Clean Tech

Will it be RIP for fossil fuel plants?

V Rishi Kumar | Updated on July 13, 2021

Full decarbonisation of energy systems is seen as the only solution to climate stabilisation   -  REUTERS

While IEA’s net-zero goal by mid-century is desirable, for India it may be a tough proposition given its development objectives

 

As the world deliberates ways to achieve climate change goals ahead of the Conference of Parties (COP 26) of the United Nations in Glasgow in November, the International Energy Agency (IEA) has kicked off discussions on the need to drift away from fossil fuel power projects and focus more on renewables.

Even if the pledges made by governments are fully met, the report, ‘Net Zero by 2050: A Roadmap for the Global Energy Sector’, highlights that it would be difficult to meet the required changes needed to reduce global energy-related carbon dioxide emissions to net zero by 2050 and limit the global temperature rise to 1.5 degrees Celsius.

The Glasgow meet assumes importance with G7 countries deciding to stop unabated coal finance before the end of 2021. It sets out a cost-effective pathway dominated by renewables like solar and wind. The report examines uncertainties in bioenergy, carbon capture and behavioural changes in reaching net-zero. In it, Fatih Birol, IEA Executive Director, states, “The IEA’s pathway to this brighter future brings a historic surge in clean energy investment that creates millions of new jobs and lifts global economic growth. It calls for new policies and international cooperation.”

With energy modelling tools, IEA has charted a roadmap of over 400 milestones to guide the global journey to net-zero by 2050. These include no investment in new fossil fuel supply projects, and no further final investment decisions for new unabated coal plants. By 2035, it wants to ensure there are no sales of new internal combustion engine passenger cars, and by 2040 the global electricity sector reaches net-zero emissions. An extremely stiff call!

The pathway calls for annual additions of solar PV to reach 630 gigawatts (GW) by 2030, and those of wind power to reach 390 GW. Together, this is four times the record level set in 2020. For solar PV, it is equivalent to installing the world’s current largest solar park roughly every day.

Investing in clean energy

A June 9 IEA report, ‘Financing Clean Energy Transitions in Emerging and Developing Economies’, prepared with the World Bank and the World Economic Forum, again highlighted the need to fund renewable energy projects. It said that annual clean energy investment in emerging and developing economies needs to increase from less than $150 billion last year to over $1 trillion by 2030, to put the world on track to reach net-zero emissions by 2050.

“Coal-fired power simply cannot compete with the ongoing cost reductions of renewables. Solar tariffs in India are now below even the fuel costs of running most existing coal-fired power plants,” points out Kashish Shah, Research Analyst at Institute for Energy Economics and Financial Analysis (IEEFA).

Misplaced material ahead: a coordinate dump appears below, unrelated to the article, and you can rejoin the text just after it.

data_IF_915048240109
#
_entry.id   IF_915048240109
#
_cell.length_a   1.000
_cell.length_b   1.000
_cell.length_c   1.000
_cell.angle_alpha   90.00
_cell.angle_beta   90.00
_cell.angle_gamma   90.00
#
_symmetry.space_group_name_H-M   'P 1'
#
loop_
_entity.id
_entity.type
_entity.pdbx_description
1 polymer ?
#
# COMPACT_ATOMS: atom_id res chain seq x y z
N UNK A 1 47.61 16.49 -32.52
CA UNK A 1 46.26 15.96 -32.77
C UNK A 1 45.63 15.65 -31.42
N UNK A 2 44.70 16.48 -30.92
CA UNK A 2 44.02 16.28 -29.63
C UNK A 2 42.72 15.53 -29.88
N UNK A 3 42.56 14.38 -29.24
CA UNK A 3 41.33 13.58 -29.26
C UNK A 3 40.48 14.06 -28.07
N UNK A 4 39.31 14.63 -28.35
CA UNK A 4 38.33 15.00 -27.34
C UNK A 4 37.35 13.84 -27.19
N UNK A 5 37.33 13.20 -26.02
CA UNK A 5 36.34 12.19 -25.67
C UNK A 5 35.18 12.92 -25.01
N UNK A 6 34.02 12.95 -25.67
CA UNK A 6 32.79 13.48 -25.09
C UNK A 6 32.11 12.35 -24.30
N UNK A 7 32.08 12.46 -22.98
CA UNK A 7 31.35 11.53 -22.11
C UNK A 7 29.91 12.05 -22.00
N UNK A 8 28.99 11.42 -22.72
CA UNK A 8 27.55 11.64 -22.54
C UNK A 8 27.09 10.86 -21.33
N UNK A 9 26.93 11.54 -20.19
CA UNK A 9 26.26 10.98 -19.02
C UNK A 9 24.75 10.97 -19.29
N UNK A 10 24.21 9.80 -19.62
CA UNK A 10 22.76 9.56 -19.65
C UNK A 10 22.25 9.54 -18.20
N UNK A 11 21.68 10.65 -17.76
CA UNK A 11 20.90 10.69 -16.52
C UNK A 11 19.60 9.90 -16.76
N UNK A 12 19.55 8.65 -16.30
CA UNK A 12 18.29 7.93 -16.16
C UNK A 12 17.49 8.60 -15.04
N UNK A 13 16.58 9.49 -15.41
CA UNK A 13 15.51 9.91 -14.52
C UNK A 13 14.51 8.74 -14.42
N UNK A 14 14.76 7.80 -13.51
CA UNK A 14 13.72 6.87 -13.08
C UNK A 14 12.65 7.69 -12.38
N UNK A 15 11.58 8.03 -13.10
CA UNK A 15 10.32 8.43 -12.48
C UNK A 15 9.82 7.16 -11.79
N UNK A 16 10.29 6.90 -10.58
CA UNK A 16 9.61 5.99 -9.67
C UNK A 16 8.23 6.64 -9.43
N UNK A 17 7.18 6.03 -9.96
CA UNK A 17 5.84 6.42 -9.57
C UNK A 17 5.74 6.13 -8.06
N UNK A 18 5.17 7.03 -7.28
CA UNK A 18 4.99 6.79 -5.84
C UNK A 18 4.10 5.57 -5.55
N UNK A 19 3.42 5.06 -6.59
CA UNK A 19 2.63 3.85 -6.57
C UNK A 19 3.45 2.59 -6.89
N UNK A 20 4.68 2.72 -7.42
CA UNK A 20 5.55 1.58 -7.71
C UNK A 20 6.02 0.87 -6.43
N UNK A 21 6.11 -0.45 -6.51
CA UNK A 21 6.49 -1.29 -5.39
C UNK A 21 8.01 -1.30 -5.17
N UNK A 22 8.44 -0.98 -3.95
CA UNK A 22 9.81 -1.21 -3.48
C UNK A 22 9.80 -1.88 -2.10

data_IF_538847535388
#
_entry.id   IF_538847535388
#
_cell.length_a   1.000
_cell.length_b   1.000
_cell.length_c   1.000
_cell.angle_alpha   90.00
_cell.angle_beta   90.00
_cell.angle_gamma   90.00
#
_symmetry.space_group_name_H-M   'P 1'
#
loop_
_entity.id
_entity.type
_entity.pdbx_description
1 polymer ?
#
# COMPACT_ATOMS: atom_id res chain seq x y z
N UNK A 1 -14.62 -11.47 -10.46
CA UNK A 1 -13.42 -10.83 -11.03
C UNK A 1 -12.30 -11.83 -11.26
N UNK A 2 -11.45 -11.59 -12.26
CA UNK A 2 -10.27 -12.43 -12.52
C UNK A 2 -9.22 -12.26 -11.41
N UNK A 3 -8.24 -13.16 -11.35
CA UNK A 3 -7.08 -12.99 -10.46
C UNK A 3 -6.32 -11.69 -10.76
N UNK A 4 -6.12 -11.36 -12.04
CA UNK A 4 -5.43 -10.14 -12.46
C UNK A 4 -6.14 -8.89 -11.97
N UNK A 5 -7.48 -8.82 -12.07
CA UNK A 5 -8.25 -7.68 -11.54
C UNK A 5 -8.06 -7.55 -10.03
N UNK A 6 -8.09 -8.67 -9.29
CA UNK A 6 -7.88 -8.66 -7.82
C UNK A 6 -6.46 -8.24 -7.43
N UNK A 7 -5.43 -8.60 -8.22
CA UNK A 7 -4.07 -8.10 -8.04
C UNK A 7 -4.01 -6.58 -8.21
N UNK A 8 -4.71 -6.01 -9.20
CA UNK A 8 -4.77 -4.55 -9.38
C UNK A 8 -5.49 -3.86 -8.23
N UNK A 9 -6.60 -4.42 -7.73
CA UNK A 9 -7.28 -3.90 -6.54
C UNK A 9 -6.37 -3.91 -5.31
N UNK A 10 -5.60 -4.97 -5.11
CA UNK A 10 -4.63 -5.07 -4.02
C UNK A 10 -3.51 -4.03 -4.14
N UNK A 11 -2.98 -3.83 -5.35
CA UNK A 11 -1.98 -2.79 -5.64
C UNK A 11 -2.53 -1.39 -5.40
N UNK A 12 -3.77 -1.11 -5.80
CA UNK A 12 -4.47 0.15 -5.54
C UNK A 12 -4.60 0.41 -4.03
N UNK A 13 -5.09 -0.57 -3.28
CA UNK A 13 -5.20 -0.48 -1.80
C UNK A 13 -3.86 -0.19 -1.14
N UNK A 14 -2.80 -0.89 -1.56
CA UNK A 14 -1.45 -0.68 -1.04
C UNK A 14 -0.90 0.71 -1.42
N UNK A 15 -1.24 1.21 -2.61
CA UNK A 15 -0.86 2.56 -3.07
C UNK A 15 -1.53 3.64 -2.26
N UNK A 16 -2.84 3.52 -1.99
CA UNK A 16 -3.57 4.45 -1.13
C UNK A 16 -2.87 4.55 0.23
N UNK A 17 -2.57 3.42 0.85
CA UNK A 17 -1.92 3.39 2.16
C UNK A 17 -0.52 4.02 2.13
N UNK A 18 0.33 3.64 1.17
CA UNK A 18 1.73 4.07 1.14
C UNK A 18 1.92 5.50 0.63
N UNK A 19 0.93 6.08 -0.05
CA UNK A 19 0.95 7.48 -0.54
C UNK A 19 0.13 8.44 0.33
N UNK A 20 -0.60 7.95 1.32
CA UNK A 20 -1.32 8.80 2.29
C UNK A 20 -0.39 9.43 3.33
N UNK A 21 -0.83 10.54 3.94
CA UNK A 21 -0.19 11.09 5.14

“Much of India’s 33 GW of coal-fired power capacity currently under construction and another 29 GW in the pre-construction stage will end up stranded. In the last 12 months, no new coal-fired power plants have been announced, and there has been no movement in the 29 GW of pre-construction capacity,” Shah adds.

Many more experts agree that full decarbonisation of our energy systems is the only solution to climate stabilisation. Abhay Laijawala, MD, Avendus Capital Public Markets Alternate Strategies LLP, feels that, with regard to India’s commitments, it will need to progressively reduce coal’s share in electricity generation, which is currently at about 65 per cent, and remove it altogether by 2050.

A local time frame

While India has not yet made its net-zero pledge, it may have to soon articulate its own time frame for it, says Laijawala. “The move will also need huge financial resources, which are contingent on ushering in shifts in regulatory policy such as Indian green taxonomy, which would be a massive enabler for green finance,” he says.

Meanwhile, Ritu Mathur, Director, Integrated Assessments and Modelling, TERI, points out that the country’s energy demands are expected to at least double by 2050 as compared to 2020. “Developing countries like India may continue to need a higher carbon space in the next couple of decades to pursue its development objective while operating within the principle of common but differentiated responsibilities,” she argues. A recent TERI-Shell study, in fact, highlighted the lack of adequate technological solutions, especially in hard-to-abate industries, for complete decarbonisation of India’s energy sector by 2050.

But with global capital shifting away from fossil fuels, India is also experiencing a similar shift, explains IEEFA’s Energy Economist, Lead India, Vibhuti D Garg. She points to the absence of international players and investors in the bids for the public auction of 41 coal blocks in 2020. “In the last few years, states like Maharashtra, Gujarat, Chhattisgarh, and public and private sector developers like NTPC, Tata Power have announced coal exit policies,” she says.

So, what’s our major takeaway? That, to keep pace, the country needs to hasten its transition to renewable energy, green hydrogen, and electric mobility.

Published on June 13, 2021

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